The Mechanics Involved in Removing Copper Ions Using Hydrochars, Activated Carbons, and Resins

John T. Hobson, Worcester Polytechnic Institute

Abstract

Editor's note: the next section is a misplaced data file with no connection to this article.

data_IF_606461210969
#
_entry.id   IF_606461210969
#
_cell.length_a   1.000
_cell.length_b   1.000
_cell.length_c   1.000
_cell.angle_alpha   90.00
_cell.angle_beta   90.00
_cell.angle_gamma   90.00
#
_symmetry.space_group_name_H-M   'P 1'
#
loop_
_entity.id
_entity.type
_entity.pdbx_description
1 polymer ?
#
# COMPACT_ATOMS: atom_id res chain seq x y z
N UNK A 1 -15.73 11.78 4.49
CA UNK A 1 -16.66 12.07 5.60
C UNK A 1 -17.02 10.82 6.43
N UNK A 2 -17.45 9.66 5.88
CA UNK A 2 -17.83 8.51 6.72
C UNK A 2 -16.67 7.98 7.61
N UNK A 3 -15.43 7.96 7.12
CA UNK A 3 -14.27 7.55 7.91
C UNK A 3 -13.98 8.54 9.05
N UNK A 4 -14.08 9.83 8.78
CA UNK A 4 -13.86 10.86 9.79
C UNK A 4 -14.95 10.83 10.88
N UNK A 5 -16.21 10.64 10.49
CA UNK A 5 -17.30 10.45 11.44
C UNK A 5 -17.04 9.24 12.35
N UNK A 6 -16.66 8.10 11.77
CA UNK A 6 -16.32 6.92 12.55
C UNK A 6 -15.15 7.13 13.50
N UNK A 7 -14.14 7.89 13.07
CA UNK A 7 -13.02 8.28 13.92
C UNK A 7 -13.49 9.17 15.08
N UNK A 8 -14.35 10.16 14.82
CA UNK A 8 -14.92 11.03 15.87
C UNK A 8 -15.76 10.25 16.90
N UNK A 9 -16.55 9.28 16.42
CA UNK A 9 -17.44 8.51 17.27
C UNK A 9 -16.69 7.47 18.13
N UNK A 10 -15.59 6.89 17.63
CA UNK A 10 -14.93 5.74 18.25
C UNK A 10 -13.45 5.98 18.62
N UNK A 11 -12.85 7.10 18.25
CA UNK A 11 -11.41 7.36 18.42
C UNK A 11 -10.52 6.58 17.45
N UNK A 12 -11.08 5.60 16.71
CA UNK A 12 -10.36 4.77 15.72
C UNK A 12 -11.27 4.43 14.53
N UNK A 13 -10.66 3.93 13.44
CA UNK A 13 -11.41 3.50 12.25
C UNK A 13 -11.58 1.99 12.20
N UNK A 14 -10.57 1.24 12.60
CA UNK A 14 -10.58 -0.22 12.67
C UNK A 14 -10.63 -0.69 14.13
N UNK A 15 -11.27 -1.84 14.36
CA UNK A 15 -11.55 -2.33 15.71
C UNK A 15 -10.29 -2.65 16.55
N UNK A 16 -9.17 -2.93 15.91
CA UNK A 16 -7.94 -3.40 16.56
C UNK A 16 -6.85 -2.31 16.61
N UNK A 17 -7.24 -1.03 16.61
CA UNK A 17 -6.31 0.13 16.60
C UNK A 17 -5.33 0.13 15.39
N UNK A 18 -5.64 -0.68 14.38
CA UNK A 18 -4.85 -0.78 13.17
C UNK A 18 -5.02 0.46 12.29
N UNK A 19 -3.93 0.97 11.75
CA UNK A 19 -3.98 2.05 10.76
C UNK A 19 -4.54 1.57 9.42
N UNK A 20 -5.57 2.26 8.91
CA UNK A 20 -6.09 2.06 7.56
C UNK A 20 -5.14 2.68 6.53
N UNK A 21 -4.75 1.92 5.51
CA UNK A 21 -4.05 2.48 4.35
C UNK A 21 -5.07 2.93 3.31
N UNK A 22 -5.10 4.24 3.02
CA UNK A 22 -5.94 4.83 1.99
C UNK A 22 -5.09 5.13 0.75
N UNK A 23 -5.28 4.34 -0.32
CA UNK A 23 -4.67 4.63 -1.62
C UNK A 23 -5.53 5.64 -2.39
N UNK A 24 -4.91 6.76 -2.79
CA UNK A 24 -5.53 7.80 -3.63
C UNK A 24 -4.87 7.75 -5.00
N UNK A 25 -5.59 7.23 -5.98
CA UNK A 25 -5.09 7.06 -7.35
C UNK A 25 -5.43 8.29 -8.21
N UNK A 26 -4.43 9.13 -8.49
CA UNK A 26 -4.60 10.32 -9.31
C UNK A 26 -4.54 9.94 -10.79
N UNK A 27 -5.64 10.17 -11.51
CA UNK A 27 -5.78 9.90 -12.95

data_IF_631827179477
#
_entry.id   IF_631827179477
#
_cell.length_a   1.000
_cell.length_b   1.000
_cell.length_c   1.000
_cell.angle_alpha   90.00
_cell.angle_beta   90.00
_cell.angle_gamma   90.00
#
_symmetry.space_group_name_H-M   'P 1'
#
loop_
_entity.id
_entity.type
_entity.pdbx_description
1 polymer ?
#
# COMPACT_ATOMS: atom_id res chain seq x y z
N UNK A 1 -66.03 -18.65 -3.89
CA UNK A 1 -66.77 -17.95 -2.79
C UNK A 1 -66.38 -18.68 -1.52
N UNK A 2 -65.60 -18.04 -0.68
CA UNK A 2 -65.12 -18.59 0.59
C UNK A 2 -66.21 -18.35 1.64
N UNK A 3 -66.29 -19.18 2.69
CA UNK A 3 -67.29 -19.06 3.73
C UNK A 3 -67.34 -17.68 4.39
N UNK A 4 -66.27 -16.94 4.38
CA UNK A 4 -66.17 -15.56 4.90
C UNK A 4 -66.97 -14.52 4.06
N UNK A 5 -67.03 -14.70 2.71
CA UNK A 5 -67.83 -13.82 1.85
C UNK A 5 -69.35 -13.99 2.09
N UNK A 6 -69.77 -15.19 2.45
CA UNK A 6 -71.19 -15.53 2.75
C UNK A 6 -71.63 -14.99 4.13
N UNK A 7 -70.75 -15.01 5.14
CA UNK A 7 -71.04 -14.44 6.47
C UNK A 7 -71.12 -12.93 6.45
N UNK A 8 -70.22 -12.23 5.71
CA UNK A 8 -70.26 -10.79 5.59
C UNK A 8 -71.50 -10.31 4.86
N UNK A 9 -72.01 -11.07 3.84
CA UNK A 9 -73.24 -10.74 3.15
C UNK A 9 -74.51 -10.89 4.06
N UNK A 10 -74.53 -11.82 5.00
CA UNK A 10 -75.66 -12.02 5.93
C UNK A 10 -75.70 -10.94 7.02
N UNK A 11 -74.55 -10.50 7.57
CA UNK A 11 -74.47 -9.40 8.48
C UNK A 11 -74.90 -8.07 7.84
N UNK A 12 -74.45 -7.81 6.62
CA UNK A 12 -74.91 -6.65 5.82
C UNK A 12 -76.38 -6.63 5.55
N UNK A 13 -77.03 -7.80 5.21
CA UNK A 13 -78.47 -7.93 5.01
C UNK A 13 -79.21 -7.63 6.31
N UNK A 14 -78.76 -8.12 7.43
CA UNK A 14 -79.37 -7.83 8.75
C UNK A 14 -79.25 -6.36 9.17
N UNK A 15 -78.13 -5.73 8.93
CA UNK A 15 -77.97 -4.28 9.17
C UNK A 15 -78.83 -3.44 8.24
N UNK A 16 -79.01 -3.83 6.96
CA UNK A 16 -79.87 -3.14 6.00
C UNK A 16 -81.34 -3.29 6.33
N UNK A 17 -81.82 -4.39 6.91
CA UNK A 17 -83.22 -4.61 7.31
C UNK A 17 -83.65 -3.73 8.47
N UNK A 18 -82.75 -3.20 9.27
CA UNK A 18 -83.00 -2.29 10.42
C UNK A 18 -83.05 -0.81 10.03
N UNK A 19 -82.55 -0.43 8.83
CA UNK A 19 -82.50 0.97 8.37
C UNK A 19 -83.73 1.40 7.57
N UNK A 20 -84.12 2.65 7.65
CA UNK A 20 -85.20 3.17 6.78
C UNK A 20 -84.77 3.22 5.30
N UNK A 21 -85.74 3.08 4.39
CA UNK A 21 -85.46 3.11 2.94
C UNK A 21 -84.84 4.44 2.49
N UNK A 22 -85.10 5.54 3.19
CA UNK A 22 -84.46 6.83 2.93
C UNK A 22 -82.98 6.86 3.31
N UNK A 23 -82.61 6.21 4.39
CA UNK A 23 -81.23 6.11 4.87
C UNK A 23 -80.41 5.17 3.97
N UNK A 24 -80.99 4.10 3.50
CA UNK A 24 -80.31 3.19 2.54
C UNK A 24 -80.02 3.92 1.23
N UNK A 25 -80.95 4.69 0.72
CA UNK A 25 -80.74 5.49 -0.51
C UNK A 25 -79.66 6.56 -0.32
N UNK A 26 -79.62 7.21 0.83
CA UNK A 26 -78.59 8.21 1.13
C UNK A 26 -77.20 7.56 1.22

According to the World Health Organization around 785 million people do not have a good source for their drinking water. [1] The lack of clean water comes from a lack of access to proper water treatment methods, and the presence of heavy metals in rivers and coastal areas, due in a large part, to industrial run-off. Sorption techniques that use different materials including hydrochars, activated carbons, and resins can be used to clear heavy metals and organic compounds from water. Biomass is a cost effective supply due to its large abundance and when carbonized, yields chars that can be used as adsorbents. Hydrothermal carbonization (HTC) is the process where biomass is converted to hydrochar. In this work, hydrochars were compared to traditional adsorbents for the removal of copper ions in a copper nitrate solution. Incorporating acids such as acrylic acid and vinyl sulfonic acid into the HTC process was done to see how adding an acid affects the performance of the hydrochars ability to remove copper ions. These hydrochars were then activated with a base solution, which improved the hydrochar’s ability to remove copper ions. Lastly, FTIR and titration of sorption materials was done to understand how adsorption of copper ions is related to the material’s acid concentration. The results showed that hydrochars exhibit a strong intensity of carboxylic acids on their surface. In addition, activation helped to ionize the hydrochars’ acid sites to give the char a more negatively charged surface to adsorb the positively charged copper ions. Overall, activated hydrochars have adsorption capacities that are comparable to traditional adsorption materials and that there is promise in exploring these materials as adsorbents in wastewater treatment.